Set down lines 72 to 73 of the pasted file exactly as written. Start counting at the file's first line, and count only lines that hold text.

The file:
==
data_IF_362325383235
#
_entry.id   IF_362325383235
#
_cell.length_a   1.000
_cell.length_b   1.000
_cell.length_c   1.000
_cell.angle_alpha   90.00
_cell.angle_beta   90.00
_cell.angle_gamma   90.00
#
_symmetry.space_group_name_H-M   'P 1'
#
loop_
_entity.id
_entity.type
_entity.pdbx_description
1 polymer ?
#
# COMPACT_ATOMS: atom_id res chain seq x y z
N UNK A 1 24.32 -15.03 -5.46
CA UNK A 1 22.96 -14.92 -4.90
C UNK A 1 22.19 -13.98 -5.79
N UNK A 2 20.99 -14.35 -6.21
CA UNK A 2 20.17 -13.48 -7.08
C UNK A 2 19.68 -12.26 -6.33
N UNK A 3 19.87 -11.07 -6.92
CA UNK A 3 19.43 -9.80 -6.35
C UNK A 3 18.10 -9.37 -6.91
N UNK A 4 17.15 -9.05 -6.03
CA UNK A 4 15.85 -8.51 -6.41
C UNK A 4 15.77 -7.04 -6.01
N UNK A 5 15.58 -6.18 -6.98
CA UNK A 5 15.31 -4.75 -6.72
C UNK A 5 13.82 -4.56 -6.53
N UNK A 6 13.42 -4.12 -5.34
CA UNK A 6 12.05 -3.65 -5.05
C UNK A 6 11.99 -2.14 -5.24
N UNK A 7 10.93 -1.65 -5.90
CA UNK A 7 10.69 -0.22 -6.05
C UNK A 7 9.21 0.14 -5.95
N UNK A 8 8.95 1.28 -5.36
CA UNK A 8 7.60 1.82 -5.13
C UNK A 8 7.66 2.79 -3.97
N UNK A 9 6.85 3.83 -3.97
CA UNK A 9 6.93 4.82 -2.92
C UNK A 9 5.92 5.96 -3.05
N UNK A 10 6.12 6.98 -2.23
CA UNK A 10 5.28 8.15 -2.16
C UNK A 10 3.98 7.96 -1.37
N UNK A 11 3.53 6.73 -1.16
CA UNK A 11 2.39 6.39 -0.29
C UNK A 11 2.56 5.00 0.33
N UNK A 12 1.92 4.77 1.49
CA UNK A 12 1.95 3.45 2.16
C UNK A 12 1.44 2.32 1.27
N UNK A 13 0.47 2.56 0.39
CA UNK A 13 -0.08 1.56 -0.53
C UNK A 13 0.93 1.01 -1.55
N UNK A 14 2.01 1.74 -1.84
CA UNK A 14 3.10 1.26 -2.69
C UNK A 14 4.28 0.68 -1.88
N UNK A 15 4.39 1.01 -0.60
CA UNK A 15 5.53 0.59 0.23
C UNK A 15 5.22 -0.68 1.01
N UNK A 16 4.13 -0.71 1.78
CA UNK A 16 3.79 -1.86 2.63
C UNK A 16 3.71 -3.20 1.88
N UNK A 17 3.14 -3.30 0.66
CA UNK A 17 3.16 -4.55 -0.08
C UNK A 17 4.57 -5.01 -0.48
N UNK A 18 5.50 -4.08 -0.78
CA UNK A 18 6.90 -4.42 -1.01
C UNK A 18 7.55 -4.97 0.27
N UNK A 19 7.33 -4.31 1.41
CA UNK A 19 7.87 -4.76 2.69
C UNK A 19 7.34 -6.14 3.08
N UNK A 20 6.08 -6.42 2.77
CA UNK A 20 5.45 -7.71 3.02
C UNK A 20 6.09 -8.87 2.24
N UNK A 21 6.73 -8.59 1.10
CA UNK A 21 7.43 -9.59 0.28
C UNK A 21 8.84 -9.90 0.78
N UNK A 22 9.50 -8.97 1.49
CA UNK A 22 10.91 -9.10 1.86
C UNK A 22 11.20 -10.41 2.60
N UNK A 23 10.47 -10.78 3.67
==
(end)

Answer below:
N UNK A 18 5.50 -4.08 -0.78
CA UNK A 18 6.90 -4.42 -1.01